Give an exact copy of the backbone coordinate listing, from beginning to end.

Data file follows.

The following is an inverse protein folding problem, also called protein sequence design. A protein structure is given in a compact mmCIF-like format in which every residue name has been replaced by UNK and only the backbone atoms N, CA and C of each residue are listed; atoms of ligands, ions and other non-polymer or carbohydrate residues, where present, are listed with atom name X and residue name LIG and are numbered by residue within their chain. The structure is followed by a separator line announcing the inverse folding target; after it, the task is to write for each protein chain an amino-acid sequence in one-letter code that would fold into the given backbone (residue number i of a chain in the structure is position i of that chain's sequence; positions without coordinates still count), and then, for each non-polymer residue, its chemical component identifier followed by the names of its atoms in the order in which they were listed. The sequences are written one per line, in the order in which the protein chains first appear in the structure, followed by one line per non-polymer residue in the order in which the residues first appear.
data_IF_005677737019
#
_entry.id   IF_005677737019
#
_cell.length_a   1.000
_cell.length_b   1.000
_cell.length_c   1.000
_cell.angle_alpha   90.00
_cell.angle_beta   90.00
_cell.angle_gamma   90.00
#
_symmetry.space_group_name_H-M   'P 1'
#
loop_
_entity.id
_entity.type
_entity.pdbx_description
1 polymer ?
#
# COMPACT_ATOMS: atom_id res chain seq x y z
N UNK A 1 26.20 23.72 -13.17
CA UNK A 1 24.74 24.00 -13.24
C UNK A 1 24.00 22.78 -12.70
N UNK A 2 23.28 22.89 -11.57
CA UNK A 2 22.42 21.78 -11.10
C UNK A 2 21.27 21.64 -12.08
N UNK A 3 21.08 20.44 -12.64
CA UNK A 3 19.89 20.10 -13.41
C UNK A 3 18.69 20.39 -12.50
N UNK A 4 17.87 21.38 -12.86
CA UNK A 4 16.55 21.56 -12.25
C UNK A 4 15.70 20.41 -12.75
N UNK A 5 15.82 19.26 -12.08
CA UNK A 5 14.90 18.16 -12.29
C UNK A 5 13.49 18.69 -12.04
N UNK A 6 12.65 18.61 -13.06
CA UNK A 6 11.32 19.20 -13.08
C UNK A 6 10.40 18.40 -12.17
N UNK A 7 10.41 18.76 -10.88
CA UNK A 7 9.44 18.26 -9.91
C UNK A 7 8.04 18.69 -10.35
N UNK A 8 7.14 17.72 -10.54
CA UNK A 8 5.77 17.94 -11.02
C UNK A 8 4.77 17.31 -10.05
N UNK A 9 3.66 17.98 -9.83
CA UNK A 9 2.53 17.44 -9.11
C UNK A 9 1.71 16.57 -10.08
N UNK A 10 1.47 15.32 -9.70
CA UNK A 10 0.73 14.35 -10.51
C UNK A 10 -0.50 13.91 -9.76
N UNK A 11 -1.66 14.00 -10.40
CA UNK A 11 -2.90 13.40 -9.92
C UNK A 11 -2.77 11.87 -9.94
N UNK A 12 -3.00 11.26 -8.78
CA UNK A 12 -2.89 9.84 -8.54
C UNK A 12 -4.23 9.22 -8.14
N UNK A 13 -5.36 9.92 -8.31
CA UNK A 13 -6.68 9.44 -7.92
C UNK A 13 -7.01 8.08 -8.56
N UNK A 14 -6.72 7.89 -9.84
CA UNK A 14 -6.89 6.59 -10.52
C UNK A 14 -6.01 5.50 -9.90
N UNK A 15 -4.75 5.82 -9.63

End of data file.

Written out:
The following is an inverse protein folding problem, also called protein sequence design. A protein structure is given in a compact mmCIF-like format in which every residue name has been replaced by UNK and only the backbone atoms N, CA and C of each residue are listed; atoms of ligands, ions and other non-polymer or carbohydrate residues, where present, are listed with atom name X and residue name LIG and are numbered by residue within their chain. The structure is followed by a separator line announcing the inverse folding target; after it, the task is to write for each protein chain an amino-acid sequence in one-letter code that would fold into the given backbone (residue number i of a chain in the structure is position i of that chain's sequence; positions without coordinates still count), and then, for each non-polymer residue, its chemical component identifier followed by the names of its atoms in the order in which they were listed. The sequences are written one per line, in the order in which the protein chains first appear in the structure, followed by one line per non-polymer residue in the order in which the residues first appear.
data_IF_005677737019
#
_entry.id   IF_005677737019
#
_cell.length_a   1.000
_cell.length_b   1.000
_cell.length_c   1.000
_cell.angle_alpha   90.00
_cell.angle_beta   90.00
_cell.angle_gamma   90.00
#
_symmetry.space_group_name_H-M   'P 1'
#
loop_
_entity.id
_entity.type
_entity.pdbx_description
1 polymer ?
#
# COMPACT_ATOMS: atom_id res chain seq x y z
N UNK A 1 26.20 23.72 -13.17
CA UNK A 1 24.74 24.00 -13.24
C UNK A 1 24.00 22.78 -12.70
N UNK A 2 23.28 22.89 -11.57
CA UNK A 2 22.42 21.78 -11.10
C UNK A 2 21.27 21.64 -12.08
N UNK A 3 21.08 20.44 -12.64
CA UNK A 3 19.89 20.10 -13.41
C UNK A 3 18.69 20.39 -12.50
N UNK A 4 17.87 21.38 -12.86
CA UNK A 4 16.55 21.56 -12.25
C UNK A 4 15.70 20.41 -12.75
N UNK A 5 15.82 19.26 -12.08
CA UNK A 5 14.90 18.16 -12.29
C UNK A 5 13.49 18.69 -12.04
N UNK A 6 12.65 18.61 -13.06
CA UNK A 6 11.32 19.20 -13.08
C UNK A 6 10.40 18.40 -12.17
N UNK A 7 10.41 18.76 -10.88
CA UNK A 7 9.44 18.26 -9.91
C UNK A 7 8.04 18.69 -10.35
N UNK A 8 7.14 17.72 -10.54
CA UNK A 8 5.77 17.94 -11.02
C UNK A 8 4.77 17.31 -10.05
N UNK A 9 3.66 17.98 -9.83
CA UNK A 9 2.53 17.44 -9.11
C UNK A 9 1.71 16.57 -10.08
N UNK A 10 1.47 15.32 -9.70
CA UNK A 10 0.73 14.35 -10.51
C UNK A 10 -0.50 13.91 -9.76
N UNK A 11 -1.66 14.00 -10.40
CA UNK A 11 -2.90 13.40 -9.92
C UNK A 11 -2.77 11.87 -9.94
N UNK A 12 -3.00 11.26 -8.78
CA UNK A 12 -2.89 9.84 -8.54
C UNK A 12 -4.23 9.22 -8.14
N UNK A 13 -5.36 9.92 -8.31
CA UNK A 13 -6.68 9.44 -7.92
C UNK A 13 -7.01 8.08 -8.56
N UNK A 14 -6.72 7.89 -9.84
CA UNK A 14 -6.89 6.59 -10.52
C UNK A 14 -6.01 5.50 -9.90
N UNK A 15 -4.75 5.82 -9.63